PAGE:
1911 Encyclopædia Britannica/Cloth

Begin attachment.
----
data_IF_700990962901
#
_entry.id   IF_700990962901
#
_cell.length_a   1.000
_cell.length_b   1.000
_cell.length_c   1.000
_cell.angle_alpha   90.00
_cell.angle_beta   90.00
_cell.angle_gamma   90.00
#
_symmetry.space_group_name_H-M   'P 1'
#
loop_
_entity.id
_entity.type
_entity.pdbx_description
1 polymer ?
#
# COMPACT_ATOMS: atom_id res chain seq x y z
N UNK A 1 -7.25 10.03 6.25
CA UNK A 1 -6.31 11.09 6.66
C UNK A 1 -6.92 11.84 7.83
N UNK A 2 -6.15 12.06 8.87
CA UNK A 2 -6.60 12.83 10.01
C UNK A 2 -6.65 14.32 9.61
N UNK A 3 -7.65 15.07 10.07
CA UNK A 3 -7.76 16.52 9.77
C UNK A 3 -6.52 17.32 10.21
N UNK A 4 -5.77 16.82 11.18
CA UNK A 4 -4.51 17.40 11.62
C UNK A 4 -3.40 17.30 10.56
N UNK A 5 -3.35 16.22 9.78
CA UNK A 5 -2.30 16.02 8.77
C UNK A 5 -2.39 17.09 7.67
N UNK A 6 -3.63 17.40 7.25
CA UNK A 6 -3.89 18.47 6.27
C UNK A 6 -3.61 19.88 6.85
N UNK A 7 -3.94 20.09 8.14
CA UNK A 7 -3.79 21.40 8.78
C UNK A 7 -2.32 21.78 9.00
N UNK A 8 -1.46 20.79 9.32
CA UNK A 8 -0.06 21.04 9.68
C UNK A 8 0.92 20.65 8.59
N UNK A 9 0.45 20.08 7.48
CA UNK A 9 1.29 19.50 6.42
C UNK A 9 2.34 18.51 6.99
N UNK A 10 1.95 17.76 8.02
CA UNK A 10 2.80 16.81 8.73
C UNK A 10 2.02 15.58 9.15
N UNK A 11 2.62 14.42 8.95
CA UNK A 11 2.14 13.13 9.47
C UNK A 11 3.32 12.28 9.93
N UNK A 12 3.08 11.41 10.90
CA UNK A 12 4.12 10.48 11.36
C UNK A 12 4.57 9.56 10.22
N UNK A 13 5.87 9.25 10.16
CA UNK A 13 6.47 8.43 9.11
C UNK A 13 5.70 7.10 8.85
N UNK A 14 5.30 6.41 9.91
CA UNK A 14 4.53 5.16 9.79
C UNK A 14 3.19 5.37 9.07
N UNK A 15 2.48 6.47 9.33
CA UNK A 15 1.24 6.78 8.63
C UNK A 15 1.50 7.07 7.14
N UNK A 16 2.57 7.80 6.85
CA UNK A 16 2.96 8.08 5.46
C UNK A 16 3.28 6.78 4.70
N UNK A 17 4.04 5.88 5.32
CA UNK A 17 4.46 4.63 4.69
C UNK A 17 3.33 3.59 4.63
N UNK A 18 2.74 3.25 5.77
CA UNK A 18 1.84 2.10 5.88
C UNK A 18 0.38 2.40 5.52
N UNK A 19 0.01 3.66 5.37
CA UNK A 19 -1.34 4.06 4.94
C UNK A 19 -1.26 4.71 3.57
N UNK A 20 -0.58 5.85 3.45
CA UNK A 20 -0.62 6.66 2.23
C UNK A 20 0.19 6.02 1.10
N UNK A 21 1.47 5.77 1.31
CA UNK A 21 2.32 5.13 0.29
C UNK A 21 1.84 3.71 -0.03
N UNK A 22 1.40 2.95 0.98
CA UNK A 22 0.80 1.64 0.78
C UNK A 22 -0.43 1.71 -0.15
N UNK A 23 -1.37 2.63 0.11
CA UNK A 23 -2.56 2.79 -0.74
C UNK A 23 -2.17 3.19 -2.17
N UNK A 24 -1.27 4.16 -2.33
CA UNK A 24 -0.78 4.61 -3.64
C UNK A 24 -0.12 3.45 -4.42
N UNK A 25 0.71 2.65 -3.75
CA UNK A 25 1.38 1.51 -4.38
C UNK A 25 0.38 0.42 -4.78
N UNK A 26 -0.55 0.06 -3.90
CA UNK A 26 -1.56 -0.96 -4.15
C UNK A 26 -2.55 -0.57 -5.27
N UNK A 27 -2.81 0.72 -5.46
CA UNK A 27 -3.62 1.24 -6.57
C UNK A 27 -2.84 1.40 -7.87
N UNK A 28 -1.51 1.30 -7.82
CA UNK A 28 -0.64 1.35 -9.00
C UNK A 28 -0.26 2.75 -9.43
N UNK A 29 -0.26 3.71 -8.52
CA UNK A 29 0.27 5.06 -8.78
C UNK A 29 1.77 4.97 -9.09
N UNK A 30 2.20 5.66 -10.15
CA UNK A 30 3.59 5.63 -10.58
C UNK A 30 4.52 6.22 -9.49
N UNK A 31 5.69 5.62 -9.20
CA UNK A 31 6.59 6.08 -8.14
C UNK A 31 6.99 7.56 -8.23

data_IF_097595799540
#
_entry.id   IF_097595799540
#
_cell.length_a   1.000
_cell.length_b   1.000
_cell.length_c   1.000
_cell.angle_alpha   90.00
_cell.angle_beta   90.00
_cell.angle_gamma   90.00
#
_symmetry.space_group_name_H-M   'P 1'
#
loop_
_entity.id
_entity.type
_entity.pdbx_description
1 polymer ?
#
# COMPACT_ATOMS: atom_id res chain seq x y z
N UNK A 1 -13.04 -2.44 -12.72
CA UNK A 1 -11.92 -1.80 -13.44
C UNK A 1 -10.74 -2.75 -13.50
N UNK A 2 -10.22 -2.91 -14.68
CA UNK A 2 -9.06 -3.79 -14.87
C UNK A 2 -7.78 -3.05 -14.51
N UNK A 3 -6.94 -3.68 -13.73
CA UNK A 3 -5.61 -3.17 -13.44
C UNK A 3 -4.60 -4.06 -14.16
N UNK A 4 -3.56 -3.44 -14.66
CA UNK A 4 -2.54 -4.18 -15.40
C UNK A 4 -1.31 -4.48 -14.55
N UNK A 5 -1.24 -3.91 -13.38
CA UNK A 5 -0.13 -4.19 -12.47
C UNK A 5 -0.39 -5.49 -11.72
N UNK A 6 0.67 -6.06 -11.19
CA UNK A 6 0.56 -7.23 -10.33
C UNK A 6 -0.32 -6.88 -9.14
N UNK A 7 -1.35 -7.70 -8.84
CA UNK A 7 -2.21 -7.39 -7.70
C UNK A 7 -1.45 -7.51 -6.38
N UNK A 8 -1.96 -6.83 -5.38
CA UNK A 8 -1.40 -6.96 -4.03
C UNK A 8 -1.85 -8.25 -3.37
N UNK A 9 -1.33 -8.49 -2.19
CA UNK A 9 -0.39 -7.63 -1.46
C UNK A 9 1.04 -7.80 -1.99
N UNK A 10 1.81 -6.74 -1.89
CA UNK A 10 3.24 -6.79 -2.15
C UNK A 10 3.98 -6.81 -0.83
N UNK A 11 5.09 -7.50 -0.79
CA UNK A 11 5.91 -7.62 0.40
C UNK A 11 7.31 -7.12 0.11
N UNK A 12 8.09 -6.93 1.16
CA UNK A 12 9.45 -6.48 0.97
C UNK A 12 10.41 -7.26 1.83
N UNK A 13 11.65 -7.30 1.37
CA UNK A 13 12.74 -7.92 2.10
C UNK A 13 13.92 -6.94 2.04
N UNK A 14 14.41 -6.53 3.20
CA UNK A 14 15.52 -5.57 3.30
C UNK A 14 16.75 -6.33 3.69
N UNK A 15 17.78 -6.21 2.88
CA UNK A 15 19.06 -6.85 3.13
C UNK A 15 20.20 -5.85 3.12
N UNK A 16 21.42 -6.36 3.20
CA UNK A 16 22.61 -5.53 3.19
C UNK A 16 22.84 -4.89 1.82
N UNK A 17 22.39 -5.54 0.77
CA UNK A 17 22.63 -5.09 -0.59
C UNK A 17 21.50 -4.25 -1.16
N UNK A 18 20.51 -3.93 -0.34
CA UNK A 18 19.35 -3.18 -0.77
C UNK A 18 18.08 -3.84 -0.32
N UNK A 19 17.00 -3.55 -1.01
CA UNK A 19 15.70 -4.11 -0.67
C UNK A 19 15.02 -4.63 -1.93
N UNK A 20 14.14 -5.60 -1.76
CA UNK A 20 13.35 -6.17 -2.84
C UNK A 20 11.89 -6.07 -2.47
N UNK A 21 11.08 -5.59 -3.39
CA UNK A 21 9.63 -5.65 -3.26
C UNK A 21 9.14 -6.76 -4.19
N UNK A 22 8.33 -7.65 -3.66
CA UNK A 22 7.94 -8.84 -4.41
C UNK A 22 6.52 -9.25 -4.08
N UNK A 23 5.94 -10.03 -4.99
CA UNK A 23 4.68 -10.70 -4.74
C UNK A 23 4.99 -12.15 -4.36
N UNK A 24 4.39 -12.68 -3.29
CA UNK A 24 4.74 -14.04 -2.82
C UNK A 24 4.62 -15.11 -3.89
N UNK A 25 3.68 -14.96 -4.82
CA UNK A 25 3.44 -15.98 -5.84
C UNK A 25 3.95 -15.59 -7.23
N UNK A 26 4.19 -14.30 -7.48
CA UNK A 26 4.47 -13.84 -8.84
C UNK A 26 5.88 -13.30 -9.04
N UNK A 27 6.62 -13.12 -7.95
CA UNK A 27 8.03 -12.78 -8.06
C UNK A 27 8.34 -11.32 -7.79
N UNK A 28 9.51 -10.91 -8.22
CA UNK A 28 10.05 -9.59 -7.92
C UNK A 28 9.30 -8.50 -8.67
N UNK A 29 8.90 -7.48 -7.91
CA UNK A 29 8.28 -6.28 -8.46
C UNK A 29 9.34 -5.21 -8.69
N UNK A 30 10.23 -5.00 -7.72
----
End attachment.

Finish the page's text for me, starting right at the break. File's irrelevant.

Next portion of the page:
CLOTH, properly a covering, especially for the body, clothing, then the material of which such a covering is made; hence any material woven of wool or hair, cotton, flax or vegetable fibre. In commercial usage, the word is particularly applied to a fabric made of wool. The word is Teutonic, though it does not appear in all the branches of the language. It appears in German as Kleid, dress (Kleidung, clothing), and in Dutch as kleed. The ultimate origin is unknown; it may be connected with the root kli- meaning to stick, cling to, which appears in “clay,” “cleave” and other words. The original meaning would be either that which clings to the body, or that which is pressed or “felted” together. The regular plural of “cloth” was “clothes,” which is now confined in meaning to articles of clothing, garments, in which sense the singular “cloth” is not now used. For that word, in its modern sense of material, the plural “cloths” is used. This form dates from the beginning of the 17th century, but the distinction in meaning between “cloths” and “clothes” is a 19th-century one.